Hundreds of Corporations Escape the Minimum Tax
Published March 30, 2015 by Oregon Center for Public Policy
Although Oregon has a minimum income tax for corporations, 492 corporations paid less than the minimum in tax year 2012. Some corporations paid nothing at all.
When corporations avoid the minimum tax they deprive the state of revenue to invest in schools and other key public structures. Lawmakers should reinstate the corporate minimum tax for all corporate taxpayers.
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How Can a Corporation Pay Less Than the Corporate Minimum Tax?
Oregonians expect all corporations to pay something to support the common good. The corporate minimum tax has been on the books since 1929. In 2010, Oregon voters affirmed a new corporate minimum tax structure that had been approved by the 2009 legislature.
A 2013 Oregon Supreme Court decision, however, enabled corporations to avoid paying the minimum tax. In a lawsuit brought by the trucking company Con-way, the court ruled that corporations could apply certain tax credits to reduce or cancel their Oregon corporate minimum tax obligations. The Con-way ruling opened the door for other corporations to reduce, or wipe out entirely, their minimum tax bill.
Most Corporations Avoiding the Minimum Pay Nothing
In tax year 2012, 492 corporations paid less than the minimum tax through the use of tax credits. Of those, 393 paid no minimum tax.
That means that of all the corporations that avoided paying the minimum, 80 percent of them got down all the way to zero.
Some Profitable Corporations Pay Zero Income Taxes
Of the 492 corporations that paid less than the minimum tax in tax year 2012, 218 had “taxable income” — profits for tax purposes. Taxable income is what is left after a company subtracts business expenses and other deductions under tax code accounting rules, not general accounting rules.
Of these 218 profitable corporations, 169 paid zero in taxes.
Among the group paying zero were at least 49 corporations with profits over $1 million.
The remaining 274 corporations paying less than the minimum either had no profits for tax purposes or used prior year(s) losses to reduce profits to zero. Of those, 224 corporations paid nothing.
Some Corporations with the Highest Level of Oregon Sales Pay No Income Taxes
For the 2012 tax year, 280 corporations reported Oregon sales of $100 million or more.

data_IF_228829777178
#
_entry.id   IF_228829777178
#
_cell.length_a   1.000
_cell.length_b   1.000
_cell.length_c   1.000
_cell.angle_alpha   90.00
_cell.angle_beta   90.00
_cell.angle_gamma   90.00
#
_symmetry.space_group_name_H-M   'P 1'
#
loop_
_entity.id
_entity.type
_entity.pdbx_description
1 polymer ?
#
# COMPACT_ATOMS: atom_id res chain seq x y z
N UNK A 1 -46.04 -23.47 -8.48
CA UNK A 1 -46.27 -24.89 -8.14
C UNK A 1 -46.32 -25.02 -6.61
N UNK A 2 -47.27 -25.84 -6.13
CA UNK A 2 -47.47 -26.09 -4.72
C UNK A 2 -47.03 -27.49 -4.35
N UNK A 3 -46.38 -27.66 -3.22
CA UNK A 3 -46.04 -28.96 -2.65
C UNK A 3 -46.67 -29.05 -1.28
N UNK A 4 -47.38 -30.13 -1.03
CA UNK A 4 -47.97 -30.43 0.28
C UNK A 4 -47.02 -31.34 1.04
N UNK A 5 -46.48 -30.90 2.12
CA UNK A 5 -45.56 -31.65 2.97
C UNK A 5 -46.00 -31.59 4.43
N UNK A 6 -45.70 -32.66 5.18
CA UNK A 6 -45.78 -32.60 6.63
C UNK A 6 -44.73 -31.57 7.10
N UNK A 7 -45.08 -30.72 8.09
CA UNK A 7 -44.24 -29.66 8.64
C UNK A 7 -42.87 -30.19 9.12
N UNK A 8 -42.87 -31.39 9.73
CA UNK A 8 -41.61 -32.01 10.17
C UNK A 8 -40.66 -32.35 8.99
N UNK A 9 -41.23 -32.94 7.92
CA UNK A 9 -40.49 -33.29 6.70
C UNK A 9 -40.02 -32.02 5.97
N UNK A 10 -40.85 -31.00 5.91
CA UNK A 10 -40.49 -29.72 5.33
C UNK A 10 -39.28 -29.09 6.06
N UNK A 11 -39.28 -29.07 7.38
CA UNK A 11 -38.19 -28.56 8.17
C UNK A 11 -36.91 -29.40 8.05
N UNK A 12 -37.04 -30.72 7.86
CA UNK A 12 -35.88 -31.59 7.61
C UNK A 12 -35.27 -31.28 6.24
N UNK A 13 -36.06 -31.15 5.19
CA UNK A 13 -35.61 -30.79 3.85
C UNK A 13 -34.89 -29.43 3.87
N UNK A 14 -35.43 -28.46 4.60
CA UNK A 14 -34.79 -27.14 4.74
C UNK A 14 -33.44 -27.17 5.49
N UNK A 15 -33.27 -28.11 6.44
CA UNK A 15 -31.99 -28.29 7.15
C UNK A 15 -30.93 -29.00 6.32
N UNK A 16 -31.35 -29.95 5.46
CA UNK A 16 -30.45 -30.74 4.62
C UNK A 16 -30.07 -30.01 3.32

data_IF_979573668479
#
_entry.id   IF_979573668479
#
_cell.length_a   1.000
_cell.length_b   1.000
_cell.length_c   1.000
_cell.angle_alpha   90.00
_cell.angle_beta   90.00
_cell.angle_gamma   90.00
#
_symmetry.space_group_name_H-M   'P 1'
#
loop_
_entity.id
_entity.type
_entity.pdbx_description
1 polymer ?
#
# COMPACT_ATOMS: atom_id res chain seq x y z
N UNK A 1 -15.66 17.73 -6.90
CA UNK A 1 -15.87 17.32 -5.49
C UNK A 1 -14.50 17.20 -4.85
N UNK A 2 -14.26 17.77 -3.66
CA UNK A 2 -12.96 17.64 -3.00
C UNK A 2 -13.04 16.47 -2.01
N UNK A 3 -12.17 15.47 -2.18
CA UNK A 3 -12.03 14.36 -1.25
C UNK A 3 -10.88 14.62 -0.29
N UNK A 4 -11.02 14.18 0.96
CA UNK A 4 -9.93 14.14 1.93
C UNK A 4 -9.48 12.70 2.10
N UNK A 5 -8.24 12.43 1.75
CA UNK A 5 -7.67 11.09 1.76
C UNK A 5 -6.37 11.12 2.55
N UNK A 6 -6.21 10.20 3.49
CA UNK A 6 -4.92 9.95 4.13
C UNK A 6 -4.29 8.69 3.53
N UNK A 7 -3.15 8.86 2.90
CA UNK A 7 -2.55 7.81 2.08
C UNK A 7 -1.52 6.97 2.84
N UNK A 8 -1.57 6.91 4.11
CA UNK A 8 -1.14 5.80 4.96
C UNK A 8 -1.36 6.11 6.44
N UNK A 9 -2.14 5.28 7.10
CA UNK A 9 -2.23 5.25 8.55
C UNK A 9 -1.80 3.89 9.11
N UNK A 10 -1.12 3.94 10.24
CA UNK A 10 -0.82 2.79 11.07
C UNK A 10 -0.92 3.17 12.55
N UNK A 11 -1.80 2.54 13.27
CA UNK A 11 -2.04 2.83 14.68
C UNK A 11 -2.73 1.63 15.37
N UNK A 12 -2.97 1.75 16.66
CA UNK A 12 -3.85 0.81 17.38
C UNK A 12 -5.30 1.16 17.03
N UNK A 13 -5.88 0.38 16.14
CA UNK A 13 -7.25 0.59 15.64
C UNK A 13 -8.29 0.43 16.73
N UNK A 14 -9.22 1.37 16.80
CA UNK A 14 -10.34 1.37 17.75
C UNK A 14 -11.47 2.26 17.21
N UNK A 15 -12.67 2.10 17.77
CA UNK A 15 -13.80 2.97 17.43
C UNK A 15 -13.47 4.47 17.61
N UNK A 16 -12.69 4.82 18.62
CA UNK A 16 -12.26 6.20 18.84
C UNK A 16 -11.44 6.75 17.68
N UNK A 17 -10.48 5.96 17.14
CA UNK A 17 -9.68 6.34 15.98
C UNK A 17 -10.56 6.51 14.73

Of that group, nearly one in five (18 percent) paid less than corporate minimum in tax year 2012.
Specifically, 51 paid less than the corporate minimum tax, and 45 of those got away with paying nothing.
What Are the Names of the Corporations Avoiding Oregon’s Minimum Tax?
Lawmakers and the public do not know the names of the corporations paying less than the corporate minimum tax. Oregon lawmakers have not set up a system that would require corporations to disclose their tax liability to the public.
Avoidance of the Corporate Minimum Tax Costs Millions
If the legislature fails to fix the problem, the court-sanctioned end-run around the corporate minimum tax will cost a projected $18 million during the 2015-17 budget period and about $19 million during 2017-19.
Corporate tax avoidance harms all Oregonians. The loss of tax revenue shifts the cost for state services to other taxpayers. It also makes it harder for Oregon to put more teachers in classrooms, make college more affordable and invest in the other public structures that create opportunity and a strong business climate.
The 2015 Oregon legislature should close the corporate minimum tax loophole. Doing so would ensure that all corporations contribute something to support the common good.
 Unless otherwise noted, all figures are OCPP analysis of Oregon Department of Revenue, Oregon Corporate Excise and Income Tax: Characteristics of Corporate Taxpayers, 2014 and Department of Revenue data emailed from Mary Fitzpatrick, Oregon Department of Revenue, to Tyler Mac Innis, Oregon Center for Public Policy, March 10, 2015.
 But for the Supreme Court decision, Con-way would have paid a $75,000 corporate minimum tax based on having $79 million in Oregon sales. The court allowed Con-way to use business energy tax credits it had purchased to offset the minimum tax.
 The term “corporations” in this report refers to C-corporations. The number of corporations paying less than the corporate minimum could change as a result of amended tax returns.
 When showing the number of companies paying no minimum tax, for confidentiality reasons the Department of Revenue (DOR) combines the number of companies with profits between $500,000 and $1 million with those of $1 million or more in profits. DOR documents show that 12 companies with profits between $500,000 and $1 million used credits to reduce at least some of their taxes in tax year 2012. DOR data also shows that 61 companies in the combined category of $500,000 or more in profits reduced their taxes to zero. To make the most conservative estimate of the number of companies with profits above $1 million who paid zero in taxes in 2012, one should assume the 12 companies with profits between $500,000 and $1 million all reduced their taxes to zero. Therefore, at least 49 (61 minus 12) of the corporations with taxable income of $1 million or more paid zero in taxes.
 Email from Christopher Allanach, Oregon Legislative Revenue Office, to Chuck Sheketoff, Oregon Center for Public Policy, July 24, 2014.
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